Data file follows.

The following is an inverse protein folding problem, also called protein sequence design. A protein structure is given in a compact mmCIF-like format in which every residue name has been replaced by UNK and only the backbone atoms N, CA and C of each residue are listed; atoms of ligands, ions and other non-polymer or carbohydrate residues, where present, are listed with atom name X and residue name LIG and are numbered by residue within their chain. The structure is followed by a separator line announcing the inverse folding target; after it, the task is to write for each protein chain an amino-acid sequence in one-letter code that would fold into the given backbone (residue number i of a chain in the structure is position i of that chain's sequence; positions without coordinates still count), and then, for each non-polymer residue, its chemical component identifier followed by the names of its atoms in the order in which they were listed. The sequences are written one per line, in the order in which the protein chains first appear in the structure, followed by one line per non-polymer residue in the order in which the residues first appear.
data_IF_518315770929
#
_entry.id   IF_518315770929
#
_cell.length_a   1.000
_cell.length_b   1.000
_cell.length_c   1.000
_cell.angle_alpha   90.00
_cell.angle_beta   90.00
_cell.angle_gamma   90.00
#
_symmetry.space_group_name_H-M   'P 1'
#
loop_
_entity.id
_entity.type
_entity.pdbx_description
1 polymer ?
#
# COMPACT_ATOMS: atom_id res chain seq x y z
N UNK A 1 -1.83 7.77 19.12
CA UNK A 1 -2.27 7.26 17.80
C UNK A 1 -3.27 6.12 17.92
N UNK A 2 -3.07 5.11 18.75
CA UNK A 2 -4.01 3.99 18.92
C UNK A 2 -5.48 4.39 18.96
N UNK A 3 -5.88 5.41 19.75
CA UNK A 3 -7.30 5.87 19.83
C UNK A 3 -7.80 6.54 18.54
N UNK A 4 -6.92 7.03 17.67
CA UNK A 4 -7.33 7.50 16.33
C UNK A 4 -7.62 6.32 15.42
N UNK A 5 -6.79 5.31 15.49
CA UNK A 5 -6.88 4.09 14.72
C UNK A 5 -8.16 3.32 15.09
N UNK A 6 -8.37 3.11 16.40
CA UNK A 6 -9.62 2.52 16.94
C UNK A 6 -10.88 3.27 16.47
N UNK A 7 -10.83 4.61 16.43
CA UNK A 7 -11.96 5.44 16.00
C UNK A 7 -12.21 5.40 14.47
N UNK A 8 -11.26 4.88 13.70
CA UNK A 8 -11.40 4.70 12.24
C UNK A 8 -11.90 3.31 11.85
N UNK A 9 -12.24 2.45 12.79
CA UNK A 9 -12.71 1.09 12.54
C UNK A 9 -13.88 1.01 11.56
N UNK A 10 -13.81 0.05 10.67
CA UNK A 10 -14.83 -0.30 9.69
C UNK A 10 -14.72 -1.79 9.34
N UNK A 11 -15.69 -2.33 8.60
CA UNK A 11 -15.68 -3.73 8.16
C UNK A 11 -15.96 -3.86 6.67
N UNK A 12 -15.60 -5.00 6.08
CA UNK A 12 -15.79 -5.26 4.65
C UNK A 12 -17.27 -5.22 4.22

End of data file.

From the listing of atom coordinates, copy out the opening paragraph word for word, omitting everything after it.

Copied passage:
The following is an inverse protein folding problem, also called protein sequence design. A protein structure is given in a compact mmCIF-like format in which every residue name has been replaced by UNK and only the backbone atoms N, CA and C of each residue are listed; atoms of ligands, ions and other non-polymer or carbohydrate residues, where present, are listed with atom name X and residue name LIG and are numbered by residue within their chain. The structure is followed by a separator line announcing the inverse folding target; after it, the task is to write for each protein chain an amino-acid sequence in one-letter code that would fold into the given backbone (residue number i of a chain in the structure is position i of that chain's sequence; positions without coordinates still count), and then, for each non-polymer residue, its chemical component identifier followed by the names of its atoms in the order in which they were listed. The sequences are written one per line, in the order in which the protein chains first appear in the structure, followed by one line per non-polymer residue in the order in which the residues first appear.